Background: Cough is a frequent complaint of patients with a variety of respiratory disorders, including seasonal allergic rhinitis (SAR), and it is often evaluated subjectively to determine disease status and response to treatment. However, it is not known whether subjective reports of cough from patients with SAR are accurate.
Objective: To compare a novel objective measurement with subjective reports of cough frequency in a subset of 28 patients (aged > or = 12 years) with active SAR who were enrolled in a large, multicenter trial examining the efficacy of an active treatment for SAR.
Methods: In this supplemental pilot study, subjective data were collected on a diary card and objective data were collected using home-based telemetry. Three 24-hour recording sessions were conducted with each patient: 2 consecutive baseline sessions (day 1 and day 2) and 1 session after randomization to placebo or active cough treatment (day 3).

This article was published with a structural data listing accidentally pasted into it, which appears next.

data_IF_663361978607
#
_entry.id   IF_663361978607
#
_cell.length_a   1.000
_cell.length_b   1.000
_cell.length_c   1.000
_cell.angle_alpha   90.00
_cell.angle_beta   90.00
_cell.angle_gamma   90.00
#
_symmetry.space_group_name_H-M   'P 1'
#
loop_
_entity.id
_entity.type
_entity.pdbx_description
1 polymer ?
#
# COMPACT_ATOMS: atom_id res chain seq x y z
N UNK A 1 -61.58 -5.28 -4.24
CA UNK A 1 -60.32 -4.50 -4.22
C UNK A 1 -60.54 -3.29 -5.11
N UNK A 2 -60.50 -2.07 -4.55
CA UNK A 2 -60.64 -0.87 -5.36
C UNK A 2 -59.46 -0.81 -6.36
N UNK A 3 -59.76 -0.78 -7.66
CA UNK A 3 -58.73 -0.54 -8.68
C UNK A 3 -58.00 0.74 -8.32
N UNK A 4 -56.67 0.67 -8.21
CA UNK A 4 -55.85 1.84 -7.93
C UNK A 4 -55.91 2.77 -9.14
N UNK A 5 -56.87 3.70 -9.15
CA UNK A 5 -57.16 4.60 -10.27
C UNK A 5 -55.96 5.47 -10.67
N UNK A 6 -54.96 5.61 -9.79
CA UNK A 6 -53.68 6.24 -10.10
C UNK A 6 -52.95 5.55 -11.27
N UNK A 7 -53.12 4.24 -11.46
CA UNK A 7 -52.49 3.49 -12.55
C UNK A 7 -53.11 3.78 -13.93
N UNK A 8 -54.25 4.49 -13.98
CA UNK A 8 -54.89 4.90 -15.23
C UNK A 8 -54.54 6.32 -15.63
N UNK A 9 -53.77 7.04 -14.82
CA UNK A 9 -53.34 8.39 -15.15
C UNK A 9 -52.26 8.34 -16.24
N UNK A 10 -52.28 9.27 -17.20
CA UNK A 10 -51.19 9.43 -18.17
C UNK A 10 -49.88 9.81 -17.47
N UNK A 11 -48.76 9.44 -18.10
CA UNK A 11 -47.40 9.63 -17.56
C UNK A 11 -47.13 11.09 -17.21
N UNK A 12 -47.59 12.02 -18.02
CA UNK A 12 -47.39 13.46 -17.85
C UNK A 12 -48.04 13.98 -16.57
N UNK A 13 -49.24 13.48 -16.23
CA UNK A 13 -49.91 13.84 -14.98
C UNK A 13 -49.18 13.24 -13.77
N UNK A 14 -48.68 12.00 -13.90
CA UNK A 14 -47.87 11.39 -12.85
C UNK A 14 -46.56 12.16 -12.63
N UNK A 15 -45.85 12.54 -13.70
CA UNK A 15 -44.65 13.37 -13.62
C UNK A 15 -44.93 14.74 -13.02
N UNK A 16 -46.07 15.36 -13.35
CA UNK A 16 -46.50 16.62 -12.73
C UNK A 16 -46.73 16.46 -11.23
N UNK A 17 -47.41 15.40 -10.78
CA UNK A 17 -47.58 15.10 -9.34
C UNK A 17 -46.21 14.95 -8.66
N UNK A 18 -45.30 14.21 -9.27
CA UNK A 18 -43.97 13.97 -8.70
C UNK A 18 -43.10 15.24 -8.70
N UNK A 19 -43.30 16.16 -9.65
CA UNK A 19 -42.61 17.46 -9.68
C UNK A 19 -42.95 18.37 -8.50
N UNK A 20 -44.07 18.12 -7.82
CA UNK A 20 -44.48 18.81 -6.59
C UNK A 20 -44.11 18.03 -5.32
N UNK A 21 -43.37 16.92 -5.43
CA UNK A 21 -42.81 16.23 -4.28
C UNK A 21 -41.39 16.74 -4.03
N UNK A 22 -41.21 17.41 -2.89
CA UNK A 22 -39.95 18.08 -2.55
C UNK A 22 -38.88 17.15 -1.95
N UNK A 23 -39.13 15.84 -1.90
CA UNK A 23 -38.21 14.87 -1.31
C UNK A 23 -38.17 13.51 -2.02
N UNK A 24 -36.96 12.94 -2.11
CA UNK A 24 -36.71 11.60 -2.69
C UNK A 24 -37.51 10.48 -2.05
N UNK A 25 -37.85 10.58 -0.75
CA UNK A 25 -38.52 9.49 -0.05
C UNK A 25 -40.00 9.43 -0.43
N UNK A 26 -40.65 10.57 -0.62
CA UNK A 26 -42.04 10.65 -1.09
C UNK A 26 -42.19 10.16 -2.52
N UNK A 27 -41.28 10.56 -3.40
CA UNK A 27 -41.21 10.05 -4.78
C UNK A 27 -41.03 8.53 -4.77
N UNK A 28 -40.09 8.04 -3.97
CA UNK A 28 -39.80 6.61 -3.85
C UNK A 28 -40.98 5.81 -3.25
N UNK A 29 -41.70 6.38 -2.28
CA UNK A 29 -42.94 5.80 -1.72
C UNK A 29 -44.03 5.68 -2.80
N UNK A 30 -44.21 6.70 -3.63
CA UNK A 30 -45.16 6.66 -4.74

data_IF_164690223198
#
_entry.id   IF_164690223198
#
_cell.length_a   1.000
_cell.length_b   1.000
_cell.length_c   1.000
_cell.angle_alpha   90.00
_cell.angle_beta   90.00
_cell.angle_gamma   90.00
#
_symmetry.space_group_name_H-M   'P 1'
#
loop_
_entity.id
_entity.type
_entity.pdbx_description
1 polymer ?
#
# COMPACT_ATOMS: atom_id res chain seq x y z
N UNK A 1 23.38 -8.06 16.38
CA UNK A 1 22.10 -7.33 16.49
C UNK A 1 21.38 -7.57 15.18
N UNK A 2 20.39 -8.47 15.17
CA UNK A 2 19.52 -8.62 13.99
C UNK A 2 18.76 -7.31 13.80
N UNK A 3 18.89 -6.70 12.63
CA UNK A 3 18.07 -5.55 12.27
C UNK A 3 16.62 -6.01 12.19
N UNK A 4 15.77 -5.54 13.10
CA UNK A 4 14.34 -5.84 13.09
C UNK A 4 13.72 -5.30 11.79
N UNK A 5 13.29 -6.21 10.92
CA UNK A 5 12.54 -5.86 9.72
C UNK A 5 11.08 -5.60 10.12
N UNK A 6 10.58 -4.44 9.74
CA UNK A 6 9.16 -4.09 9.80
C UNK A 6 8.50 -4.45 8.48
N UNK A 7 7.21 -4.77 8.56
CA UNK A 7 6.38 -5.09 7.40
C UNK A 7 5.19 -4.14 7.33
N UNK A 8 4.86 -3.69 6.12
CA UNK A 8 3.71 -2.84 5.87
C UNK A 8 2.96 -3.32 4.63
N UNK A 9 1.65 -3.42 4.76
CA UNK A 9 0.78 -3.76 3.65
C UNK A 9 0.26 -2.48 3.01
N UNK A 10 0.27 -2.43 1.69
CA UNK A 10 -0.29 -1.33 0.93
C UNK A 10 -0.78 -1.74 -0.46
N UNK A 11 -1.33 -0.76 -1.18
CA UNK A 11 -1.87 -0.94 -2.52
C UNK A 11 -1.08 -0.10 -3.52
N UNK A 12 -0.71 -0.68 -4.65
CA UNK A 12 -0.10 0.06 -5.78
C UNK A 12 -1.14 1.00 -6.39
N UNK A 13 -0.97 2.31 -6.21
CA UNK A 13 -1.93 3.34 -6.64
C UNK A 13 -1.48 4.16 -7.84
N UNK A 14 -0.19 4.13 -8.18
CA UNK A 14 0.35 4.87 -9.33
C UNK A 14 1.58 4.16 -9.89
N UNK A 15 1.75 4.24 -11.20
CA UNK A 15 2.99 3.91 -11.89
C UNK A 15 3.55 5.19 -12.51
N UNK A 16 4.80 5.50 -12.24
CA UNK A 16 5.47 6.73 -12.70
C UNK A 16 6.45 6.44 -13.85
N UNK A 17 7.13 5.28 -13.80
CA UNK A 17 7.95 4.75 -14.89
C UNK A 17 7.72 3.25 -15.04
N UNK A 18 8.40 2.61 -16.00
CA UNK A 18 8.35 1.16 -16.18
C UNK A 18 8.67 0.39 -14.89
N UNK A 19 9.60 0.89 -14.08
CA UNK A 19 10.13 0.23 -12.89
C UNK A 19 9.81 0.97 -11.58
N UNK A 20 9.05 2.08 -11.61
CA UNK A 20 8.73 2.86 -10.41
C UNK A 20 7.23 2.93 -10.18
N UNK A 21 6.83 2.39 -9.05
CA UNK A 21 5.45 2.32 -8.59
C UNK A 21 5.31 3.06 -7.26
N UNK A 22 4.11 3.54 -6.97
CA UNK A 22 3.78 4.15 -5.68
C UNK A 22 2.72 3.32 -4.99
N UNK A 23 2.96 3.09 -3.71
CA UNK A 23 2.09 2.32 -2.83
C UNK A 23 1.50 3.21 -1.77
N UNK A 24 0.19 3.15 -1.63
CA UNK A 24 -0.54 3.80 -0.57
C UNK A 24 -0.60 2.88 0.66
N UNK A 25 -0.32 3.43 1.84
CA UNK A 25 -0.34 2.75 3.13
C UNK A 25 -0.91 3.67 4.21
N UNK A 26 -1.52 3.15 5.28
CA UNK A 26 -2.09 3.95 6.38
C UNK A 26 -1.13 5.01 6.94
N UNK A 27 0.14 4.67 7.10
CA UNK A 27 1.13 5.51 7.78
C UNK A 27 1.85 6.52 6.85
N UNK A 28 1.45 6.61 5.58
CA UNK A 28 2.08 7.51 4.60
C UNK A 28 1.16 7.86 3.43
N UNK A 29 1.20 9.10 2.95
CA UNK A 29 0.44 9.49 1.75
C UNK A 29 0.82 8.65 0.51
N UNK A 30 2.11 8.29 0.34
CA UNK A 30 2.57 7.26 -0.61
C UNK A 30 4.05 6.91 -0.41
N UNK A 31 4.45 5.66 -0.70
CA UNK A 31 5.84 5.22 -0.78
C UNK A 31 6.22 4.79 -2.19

Results: Strong correlations existed between cough frequency data for days 1 and 2 (Spearman correlation coefficient = 0.91; P < .001) and between subjective and objective data for days 1, 2, and 3 (daytime greater than nighttime) (Spearman correlation coefficient = 0.51; P < .001).
Conclusion: These results have implications for the design and interpretation of results from clinical trials that evaluate cough frequency as a treatment outcome.